Warner lays out policies to help 'on-demand' contractors

Warner lays out policies to help 'on-demand' contractors
© Greg Nash

Sen. Mark WarnerMark Robert WarnerPanic begins to creep into Democratic talks on Biden agenda Democrats surprised, caught off guard by 'framework' deal Schumer announces Senate-House deal on tax 'framework' for .5T package MORE (D-Va.) on Thursday became the first lawmaker to propose a significant slate of policies aimed at addressing the questions posed by the rapid growth of the so-called on-demand economy — defined by companies like Uber, Lyft and Airbnb.

In many cases, those companies rely on workers classified as independent contractors who do not receive the benefits afforded to full employees.

“This, I think, represents one of the most significant frayings of the traditional social contract,” Warner said, referring to the abandonment more broadly of the traditional system where employers and employees both contribute to things like retirement accounts and unemployment benefits.


“The fact is, for many of these online workers and contingent workers, they are operating without any safety net at all,” Warner said during a speech at the New America Foundation. “They may be doing extraordinarily well — until they’re not — and then there’s nothing to catch them until they end up, candidly, back on the taxpayer’s dime, in terms of benefits that they’re going to have to be provided.”

Warner said it was vital that policymakers deal with the thorny issues that have surfaced, as companies like Uber reach massive valuations and continue to grow their workforces. He even questioned the issue’s absence from the 2016 presidential contest.

“There are 25 people running for president at this point,” he joked. “When we’re thinking about these numbers, isn’t is remarkable that nobody has even mentioned any of these subjects?”

Though he stopped short of announcing legislation on the issue, Warner got into the specific kind of policies he said he thought could create a safety net for workers in the on-demand economy.

He said that there could be a third-party organization, separate from both employers and workers, that acted as an “hour bank” for workers who spent time doing jobs for different sharing economy companies. Such an organization could administer benefits based on the total hours that a person worked, without each employer handling the benefits individually.

Warner also raised the possibility that companies could add a line to customers’ bills to cover things like health insurance and unemployment for workers.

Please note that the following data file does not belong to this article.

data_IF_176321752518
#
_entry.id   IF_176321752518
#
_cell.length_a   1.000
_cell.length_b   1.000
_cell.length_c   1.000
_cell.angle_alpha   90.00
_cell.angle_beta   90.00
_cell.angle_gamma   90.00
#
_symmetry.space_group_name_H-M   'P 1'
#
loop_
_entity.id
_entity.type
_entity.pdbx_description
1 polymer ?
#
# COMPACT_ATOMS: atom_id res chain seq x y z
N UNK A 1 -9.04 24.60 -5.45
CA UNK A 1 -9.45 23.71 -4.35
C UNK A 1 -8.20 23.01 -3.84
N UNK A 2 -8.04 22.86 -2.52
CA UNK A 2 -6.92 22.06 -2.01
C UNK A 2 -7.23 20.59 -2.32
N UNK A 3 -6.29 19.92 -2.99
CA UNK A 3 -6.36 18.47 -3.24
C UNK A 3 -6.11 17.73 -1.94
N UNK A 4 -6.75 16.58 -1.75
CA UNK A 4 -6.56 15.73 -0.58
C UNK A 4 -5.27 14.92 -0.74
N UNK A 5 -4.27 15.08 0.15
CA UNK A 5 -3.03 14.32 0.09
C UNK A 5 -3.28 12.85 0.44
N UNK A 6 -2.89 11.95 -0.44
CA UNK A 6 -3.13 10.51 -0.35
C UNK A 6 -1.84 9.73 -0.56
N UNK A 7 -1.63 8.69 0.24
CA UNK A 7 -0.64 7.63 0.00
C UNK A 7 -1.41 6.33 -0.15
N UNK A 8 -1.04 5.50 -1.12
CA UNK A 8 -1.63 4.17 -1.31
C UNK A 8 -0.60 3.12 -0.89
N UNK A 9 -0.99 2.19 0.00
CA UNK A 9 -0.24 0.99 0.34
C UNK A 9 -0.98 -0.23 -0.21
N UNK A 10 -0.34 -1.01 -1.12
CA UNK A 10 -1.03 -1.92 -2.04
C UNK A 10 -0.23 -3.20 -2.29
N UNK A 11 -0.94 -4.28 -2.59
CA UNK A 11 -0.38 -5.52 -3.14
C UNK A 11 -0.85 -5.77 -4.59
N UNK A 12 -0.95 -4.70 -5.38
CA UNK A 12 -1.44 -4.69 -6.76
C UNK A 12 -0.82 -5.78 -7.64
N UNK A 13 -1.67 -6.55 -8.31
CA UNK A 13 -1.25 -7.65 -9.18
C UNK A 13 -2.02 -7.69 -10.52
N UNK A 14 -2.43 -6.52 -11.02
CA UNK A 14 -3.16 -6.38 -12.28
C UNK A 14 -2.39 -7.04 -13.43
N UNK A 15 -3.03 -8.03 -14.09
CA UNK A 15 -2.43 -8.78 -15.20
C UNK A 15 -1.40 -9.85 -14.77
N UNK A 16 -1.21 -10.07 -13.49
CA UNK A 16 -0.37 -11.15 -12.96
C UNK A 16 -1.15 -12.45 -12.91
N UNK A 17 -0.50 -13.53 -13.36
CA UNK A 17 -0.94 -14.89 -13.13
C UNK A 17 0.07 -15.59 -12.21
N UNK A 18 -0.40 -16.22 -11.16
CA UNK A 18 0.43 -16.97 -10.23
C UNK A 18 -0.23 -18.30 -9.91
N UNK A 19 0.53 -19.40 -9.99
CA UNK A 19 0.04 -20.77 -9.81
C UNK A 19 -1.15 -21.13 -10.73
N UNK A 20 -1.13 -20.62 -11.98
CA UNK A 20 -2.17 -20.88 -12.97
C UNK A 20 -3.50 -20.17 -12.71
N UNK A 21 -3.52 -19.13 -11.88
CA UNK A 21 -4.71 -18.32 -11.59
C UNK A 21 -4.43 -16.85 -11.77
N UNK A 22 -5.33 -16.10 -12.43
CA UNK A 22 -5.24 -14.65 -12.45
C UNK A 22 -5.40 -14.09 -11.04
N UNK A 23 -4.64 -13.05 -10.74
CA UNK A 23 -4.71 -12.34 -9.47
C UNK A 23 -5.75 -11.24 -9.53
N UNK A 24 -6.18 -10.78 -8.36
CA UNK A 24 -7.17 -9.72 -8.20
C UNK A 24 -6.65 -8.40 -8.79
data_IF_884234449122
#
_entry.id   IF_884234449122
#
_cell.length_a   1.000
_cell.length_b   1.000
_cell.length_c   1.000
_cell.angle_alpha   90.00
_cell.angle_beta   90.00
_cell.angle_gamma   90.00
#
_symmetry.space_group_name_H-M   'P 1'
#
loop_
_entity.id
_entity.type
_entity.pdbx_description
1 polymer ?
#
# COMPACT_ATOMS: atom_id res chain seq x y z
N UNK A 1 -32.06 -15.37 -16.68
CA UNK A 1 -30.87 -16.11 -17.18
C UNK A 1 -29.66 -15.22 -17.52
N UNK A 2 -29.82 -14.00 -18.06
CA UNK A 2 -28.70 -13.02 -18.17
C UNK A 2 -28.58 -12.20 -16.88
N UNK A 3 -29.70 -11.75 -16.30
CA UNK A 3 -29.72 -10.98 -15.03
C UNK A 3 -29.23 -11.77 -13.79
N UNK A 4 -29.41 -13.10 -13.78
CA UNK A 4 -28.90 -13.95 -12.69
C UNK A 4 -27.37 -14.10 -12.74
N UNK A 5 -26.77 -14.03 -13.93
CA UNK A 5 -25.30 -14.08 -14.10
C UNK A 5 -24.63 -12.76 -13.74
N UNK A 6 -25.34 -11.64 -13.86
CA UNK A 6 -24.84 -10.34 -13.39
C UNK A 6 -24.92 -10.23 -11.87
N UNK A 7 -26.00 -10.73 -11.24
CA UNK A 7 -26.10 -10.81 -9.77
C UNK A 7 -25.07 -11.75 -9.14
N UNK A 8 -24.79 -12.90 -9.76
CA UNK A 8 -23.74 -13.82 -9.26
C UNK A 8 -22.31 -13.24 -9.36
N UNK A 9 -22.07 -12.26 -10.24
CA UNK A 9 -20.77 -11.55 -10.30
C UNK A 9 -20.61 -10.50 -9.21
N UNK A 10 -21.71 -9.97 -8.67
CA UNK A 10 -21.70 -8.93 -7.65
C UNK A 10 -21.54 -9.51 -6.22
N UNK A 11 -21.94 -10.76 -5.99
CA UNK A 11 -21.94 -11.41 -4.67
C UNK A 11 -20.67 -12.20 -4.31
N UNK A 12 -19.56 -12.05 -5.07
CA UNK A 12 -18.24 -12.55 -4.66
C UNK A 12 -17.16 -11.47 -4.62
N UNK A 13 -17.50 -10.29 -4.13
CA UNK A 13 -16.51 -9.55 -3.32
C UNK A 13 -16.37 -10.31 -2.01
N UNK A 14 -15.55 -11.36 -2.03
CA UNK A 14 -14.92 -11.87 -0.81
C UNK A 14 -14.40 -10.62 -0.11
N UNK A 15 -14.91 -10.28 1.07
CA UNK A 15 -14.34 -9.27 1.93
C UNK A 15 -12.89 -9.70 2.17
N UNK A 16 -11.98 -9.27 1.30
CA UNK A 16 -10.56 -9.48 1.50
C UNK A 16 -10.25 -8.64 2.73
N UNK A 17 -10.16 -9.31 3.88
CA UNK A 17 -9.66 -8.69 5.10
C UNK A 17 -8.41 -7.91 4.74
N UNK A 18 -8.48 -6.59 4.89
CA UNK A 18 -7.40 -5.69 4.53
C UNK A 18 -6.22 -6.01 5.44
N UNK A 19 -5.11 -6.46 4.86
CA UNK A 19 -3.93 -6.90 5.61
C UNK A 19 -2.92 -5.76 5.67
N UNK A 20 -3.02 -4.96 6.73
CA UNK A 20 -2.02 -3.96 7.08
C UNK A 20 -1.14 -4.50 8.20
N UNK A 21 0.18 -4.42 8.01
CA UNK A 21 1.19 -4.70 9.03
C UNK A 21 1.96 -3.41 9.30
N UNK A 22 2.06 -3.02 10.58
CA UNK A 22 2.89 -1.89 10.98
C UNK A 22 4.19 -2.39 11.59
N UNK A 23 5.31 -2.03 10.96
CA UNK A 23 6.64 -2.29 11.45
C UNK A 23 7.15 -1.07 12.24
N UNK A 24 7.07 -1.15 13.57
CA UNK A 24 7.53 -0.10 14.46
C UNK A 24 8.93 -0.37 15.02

But the senator demured from answering the larger question of whether workers for companies like Uber, which had its fifth anniversary this week and might be valued at $50 billion in the near future, should be classified as employees rather than contractors under current federal law. Instead, he suggested Congress could respond to the issue by creating a new order for how employees are classified.

He noted that labor regulations are essentially based on three different statuses: employment, unemployment and self-employment.

“We’ve got to acknowledge that that description, honestly, does not work in the 21st century,” he said.

Such an approach is likely to be favored by the companies, who could be dealt a financial blow if all of their contractors were suddenly reclassified as employees. At least one judge considering a class action suit brought by ridesharing drivers who say they are actually employees has said the drivers might fall into a legal gray area somewhere between full, traditional employees and independent contractors.

In March, Judge Vince Chhabria said, “the jury in this case will be handed a square peg and asked to choose between two round holes” in a class-action lawsuit involving Lyft drivers. A similar suit is being brought against Uber.

At issue is the degree of control that the companies have over their workers. Advocates who believe the workers are employees say the companies train and screen their workforce and treat them like employees.

As the cases make their way through the courts in California, federal lawmakers and regulators have begun to express concerns that the current system is not capable of regulating the on-demand economy and its workforce.

At a conference last week, Sen. Elizabeth Warren (D-Mass.) said the overuse of the 1099 tax designation, which is given to independent contractors, was “a real problem” without commenting directly on the status of the workers at Uber and Lyft.

The Federal Trade Commission will also take up questions about the sharing economy at a workshop next week, and a Republican member of the National Labor Relations Board said in April that the classification of workers at the companies was something the regulator would need to address in the future.